I continued repeating to myself to stay calm, cool, and collective and not chase, but rather let the leaders come to me. I gradually caught up with Paul again by mile 46 and I heard someone say Ian was up ahead by 5-7 minutes. On this section we went by the guy that was in first place for the first 40 miles of the race. He was lying on the ground in good spirits which seemed really odd. It was nice when we were coming up on the leaders and still felt full of reserves. I was focusing on getting my hydration and taking my nutrition. We did our own thing at the aids stations and kept on moving. Paul pulled away a little bit around mile 52 but then he went off into the woods to use the bathroom so it made since why he did that. I may have dropped the pace about 10 seconds per mile but I didn’t slow down to wait for him. It wasn’t like I was going to lose Paul but I wanted to see what would happen if he stopped for a while. Another few miles went by and I noticed him catching up. I could now see Ian Sharman up ahead who was currently in fourth. I didn’t pick it up any and just hoped I would slowly start making up more time on him and eventually catch him. By the turnaround point to start mile 60 he was about 5 seconds ahead of me. He had somebody there to hand him his nutrition and he kept going. Paul was right behind me and went quickly through there as well. I kept to my normal routine of entering the transition to get a couple more Advil, then over to the tent for a new bottle of coconut water, a new handheld bottle, and this time took a swig of a drink with a good dose of caffeine. Jason Johnston was there who I had not anticipated seeing and he was ready to run with me. I thought it was cool that I was going to be able to run with him as I wasn’t planning on having a “safety runner” until mile 76.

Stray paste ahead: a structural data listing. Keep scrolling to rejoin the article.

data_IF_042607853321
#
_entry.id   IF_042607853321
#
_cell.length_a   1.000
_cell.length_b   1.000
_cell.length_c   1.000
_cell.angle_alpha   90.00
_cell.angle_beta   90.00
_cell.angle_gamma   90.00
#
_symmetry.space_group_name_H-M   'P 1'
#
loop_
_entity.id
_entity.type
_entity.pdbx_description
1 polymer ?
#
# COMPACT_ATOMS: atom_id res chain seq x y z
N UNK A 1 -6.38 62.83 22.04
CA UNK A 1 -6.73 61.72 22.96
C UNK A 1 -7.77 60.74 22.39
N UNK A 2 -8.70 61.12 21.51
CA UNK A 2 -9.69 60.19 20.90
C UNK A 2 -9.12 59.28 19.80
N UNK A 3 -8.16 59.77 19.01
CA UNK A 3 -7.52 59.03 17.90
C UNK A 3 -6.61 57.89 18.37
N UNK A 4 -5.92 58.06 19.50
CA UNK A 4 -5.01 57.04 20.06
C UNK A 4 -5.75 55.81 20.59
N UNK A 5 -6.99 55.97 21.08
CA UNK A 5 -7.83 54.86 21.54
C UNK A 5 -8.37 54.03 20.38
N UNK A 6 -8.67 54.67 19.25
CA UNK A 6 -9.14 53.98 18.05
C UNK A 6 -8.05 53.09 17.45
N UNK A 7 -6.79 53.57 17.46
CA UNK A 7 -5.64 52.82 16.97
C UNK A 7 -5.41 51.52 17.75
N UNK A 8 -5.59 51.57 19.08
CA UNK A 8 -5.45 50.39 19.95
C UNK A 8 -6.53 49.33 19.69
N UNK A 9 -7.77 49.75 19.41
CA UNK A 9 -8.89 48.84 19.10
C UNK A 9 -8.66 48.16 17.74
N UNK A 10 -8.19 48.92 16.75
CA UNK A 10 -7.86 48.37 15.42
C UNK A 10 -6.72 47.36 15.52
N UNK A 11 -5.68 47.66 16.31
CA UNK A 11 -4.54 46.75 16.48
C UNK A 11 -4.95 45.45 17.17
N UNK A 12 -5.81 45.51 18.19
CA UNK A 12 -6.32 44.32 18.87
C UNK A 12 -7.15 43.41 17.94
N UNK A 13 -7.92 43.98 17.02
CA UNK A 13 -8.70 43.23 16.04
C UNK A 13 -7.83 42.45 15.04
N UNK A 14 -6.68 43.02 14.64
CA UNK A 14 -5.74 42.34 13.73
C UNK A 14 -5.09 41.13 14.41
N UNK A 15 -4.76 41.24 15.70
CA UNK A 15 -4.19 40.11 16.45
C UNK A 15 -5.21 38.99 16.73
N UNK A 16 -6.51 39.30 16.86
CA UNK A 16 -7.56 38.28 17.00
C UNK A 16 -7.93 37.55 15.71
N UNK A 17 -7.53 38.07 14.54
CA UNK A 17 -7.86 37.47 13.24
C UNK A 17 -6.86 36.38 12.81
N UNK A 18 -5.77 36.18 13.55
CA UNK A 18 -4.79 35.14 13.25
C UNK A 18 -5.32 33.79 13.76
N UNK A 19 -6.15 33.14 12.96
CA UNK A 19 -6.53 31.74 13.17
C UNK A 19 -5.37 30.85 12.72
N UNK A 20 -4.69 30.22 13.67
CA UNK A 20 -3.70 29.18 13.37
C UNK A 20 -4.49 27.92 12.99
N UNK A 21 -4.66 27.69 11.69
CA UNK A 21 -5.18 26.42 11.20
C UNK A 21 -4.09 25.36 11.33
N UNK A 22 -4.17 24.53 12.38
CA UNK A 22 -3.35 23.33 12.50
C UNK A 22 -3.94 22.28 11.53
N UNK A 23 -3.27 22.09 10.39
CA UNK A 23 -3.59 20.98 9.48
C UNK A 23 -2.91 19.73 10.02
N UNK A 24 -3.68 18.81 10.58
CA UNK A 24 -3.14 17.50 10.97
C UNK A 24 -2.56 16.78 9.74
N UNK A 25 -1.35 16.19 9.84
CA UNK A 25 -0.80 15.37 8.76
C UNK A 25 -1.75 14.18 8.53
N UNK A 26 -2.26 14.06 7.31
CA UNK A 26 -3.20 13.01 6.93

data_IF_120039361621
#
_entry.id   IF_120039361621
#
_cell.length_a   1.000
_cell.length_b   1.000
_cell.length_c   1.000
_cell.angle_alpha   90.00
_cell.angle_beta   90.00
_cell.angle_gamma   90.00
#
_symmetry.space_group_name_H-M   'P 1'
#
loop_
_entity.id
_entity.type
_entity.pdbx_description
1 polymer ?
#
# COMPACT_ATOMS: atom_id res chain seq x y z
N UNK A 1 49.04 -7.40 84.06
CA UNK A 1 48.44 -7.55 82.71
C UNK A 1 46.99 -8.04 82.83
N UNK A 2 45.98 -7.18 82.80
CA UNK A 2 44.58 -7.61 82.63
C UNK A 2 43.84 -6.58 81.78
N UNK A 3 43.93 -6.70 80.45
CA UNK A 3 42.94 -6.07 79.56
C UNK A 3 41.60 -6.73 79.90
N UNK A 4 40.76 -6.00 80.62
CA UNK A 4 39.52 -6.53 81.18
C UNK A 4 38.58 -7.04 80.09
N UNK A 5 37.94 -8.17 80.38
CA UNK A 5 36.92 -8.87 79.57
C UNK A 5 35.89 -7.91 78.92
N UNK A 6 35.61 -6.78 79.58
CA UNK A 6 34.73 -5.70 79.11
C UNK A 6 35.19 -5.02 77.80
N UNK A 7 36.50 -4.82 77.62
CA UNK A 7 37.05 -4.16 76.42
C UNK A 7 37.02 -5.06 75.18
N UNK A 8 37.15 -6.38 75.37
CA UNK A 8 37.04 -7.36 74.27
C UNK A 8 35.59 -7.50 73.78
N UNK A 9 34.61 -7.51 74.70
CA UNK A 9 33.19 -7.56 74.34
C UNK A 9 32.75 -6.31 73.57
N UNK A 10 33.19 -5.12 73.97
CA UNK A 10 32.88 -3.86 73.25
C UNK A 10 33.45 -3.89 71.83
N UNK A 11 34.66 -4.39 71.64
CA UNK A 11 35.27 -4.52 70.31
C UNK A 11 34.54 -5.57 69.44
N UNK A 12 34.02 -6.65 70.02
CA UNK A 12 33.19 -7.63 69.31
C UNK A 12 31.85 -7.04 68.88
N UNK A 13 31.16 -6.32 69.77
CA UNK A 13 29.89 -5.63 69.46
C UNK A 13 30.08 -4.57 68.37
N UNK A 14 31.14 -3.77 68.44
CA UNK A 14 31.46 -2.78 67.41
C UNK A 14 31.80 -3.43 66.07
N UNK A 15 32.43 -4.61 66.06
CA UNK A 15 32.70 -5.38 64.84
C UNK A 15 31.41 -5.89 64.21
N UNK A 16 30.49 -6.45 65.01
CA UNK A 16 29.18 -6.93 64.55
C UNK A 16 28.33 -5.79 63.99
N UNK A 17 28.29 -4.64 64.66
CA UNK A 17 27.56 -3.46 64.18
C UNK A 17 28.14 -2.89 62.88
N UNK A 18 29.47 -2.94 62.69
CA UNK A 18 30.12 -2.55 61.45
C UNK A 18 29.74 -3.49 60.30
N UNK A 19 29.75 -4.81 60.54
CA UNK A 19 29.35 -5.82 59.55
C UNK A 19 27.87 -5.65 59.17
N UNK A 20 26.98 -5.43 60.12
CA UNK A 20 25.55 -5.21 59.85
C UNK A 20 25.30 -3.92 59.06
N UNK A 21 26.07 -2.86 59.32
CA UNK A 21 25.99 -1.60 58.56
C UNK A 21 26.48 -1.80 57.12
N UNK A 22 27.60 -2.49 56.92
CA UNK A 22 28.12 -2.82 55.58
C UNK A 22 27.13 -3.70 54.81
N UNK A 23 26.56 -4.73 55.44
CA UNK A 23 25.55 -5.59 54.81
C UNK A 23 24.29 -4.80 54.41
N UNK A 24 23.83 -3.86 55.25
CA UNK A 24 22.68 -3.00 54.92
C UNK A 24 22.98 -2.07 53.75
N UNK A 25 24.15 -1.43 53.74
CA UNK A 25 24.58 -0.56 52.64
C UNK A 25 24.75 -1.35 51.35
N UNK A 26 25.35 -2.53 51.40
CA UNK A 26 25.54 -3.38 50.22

Lap 4: 3:03:22
We left out of there and the next five to seven miles were a little slower than my first 60 as I was now running over 9 min/mile. The shot of caffeine was too much and I was having second thoughts about taking that much but it was too late so I tried as hard as I could to control my mind and not let it affect me mentally. The good thing about having Jason with me is the stories he shares. We’ve done lots of training runs together and he never runs out of stories. He doesn’t know this but I couldn’t focus so I don’t remember any of them that day. My mind was all over the place. We made it through the toughest section and entered DamNation (mi 66). I stopped for my specials needs bag to change shirts as my shirt was wet and it was getting later in the day so I wanted a dry shirt for when it got dark outside. I never eat solid foods because I haven’t been able to stomach solids well during runs, but I grabbed a couple cheese quesadillas. I felt like it was better to get something on my stomach and actually it went down with no problem.
We moved on and were still cruising at a 9 minute pace and the buzz was going away so I knew I would be okay. I told Jason around mile 70 that I wanted him to leave me and run ahead so he could tell a friend of ours Chris Strait, who was taking pictures, to go to the start/finish line transition area and bring me my headlamp just in case I slowed down and was going to need it. I was probably going to be okay but I wanted to have it for assurance. He did and I kept plugging away. I stopped to pee and noticed that my urine was mostly clear but had a pink pigment to it. At that time I didn’t think too much of it because I drank beet juice before the race and thought maybe that was it. I kept running and at mile 71 I passed another guy so was now back in fifth place. I remember him looking solid early on so I figured he would probably stay with me. I didn’t show any signs of weakness as I went by and he let me go. I grabbed a few more quesadilla slices at mile 72 and that became my thing to go to. It was actually good to me so I figured I would stick with it.